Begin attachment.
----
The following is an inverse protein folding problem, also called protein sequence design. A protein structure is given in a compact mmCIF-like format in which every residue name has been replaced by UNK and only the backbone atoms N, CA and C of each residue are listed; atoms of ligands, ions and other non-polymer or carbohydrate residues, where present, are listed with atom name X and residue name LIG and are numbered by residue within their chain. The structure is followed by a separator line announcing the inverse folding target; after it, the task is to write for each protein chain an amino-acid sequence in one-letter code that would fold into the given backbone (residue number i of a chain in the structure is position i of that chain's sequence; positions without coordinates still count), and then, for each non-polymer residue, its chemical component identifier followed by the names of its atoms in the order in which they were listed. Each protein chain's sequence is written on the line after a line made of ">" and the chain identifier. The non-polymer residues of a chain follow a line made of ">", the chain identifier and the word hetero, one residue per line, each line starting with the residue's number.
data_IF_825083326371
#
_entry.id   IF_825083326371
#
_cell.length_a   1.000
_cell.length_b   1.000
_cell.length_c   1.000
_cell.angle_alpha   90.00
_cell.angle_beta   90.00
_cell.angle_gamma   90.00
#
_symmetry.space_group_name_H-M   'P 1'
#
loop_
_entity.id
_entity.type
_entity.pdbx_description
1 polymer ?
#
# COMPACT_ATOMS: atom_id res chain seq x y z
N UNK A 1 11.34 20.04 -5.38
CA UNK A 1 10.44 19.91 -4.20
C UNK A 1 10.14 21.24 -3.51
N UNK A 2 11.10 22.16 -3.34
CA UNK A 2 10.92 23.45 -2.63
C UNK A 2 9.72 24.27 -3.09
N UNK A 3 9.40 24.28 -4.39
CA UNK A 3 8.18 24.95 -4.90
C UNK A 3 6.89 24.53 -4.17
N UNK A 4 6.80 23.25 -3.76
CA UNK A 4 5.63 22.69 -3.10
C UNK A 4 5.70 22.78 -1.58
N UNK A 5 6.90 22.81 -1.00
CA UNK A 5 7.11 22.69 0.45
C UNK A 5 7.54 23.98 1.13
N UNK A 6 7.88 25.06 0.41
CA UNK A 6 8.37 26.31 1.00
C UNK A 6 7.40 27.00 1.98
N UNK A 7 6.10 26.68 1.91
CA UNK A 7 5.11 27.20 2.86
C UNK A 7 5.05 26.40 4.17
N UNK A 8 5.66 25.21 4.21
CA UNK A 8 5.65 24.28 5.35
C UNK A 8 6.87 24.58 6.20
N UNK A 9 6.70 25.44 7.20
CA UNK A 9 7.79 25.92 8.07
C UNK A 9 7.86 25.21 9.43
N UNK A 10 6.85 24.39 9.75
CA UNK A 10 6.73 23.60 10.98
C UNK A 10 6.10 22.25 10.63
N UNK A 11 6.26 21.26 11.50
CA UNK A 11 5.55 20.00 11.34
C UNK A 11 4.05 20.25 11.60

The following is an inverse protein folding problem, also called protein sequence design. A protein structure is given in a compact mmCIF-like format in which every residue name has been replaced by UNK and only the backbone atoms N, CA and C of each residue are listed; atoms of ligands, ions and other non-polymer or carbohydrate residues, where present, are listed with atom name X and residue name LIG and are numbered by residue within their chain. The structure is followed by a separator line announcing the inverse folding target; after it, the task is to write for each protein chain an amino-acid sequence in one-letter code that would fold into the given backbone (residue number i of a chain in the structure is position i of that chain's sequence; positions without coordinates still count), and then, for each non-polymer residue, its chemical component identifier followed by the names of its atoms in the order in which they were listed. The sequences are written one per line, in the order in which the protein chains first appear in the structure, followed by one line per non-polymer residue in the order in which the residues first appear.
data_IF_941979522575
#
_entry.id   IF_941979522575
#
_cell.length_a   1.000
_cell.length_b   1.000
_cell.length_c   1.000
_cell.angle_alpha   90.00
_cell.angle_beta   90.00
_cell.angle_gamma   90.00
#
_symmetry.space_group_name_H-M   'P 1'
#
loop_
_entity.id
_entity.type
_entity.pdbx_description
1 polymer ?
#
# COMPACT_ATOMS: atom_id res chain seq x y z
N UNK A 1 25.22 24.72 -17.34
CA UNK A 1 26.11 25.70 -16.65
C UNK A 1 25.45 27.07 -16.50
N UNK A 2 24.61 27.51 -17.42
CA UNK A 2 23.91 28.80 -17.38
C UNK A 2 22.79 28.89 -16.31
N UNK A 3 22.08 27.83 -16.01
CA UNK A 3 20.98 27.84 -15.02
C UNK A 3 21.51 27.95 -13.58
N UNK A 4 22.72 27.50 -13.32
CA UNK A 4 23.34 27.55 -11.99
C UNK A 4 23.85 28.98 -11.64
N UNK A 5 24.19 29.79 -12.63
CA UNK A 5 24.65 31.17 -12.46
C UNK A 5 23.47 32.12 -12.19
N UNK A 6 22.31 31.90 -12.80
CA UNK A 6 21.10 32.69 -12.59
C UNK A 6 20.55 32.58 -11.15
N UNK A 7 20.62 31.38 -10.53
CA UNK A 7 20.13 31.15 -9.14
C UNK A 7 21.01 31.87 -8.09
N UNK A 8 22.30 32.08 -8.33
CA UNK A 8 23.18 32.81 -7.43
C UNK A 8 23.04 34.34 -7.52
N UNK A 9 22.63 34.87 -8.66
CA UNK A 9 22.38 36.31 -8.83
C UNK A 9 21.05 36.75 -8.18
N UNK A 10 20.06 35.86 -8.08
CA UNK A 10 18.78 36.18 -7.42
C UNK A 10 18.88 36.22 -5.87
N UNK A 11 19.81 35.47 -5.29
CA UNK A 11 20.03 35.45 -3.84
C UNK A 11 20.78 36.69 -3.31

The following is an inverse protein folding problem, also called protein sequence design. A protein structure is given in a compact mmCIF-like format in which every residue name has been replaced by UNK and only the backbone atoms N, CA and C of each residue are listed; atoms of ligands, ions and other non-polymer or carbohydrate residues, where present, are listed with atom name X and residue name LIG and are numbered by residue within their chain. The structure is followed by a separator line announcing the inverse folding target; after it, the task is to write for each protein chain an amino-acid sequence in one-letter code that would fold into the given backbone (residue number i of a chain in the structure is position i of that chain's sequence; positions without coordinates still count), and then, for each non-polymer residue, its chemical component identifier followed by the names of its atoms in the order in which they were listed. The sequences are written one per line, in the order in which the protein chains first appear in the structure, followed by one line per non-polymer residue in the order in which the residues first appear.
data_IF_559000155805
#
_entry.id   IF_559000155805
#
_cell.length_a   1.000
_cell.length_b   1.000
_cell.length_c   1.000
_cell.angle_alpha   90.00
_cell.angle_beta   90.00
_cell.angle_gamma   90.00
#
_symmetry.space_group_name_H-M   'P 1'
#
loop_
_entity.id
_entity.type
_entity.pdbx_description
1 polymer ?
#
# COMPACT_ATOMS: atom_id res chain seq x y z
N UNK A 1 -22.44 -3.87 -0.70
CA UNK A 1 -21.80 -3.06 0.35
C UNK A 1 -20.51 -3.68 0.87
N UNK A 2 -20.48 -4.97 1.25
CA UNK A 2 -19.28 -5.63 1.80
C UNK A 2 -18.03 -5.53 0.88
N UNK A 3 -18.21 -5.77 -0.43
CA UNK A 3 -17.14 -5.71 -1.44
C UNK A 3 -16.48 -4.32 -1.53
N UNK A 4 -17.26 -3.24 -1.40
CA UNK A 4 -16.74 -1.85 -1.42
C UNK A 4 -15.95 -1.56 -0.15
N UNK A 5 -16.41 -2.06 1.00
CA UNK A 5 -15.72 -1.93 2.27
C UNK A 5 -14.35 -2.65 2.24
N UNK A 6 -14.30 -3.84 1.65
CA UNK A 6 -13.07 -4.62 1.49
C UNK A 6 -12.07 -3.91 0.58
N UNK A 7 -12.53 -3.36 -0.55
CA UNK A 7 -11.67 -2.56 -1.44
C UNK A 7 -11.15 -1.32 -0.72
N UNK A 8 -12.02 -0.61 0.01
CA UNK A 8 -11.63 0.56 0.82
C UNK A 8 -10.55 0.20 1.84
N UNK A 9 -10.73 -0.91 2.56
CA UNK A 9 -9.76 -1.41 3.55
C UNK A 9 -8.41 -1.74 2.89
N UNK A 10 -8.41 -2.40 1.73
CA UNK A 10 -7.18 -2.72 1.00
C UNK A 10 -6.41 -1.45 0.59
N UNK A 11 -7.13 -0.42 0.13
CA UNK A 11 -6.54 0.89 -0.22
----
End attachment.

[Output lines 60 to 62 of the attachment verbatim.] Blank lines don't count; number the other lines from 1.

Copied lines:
_cell.length_a   1.000
_cell.length_b   1.000
_cell.length_c   1.000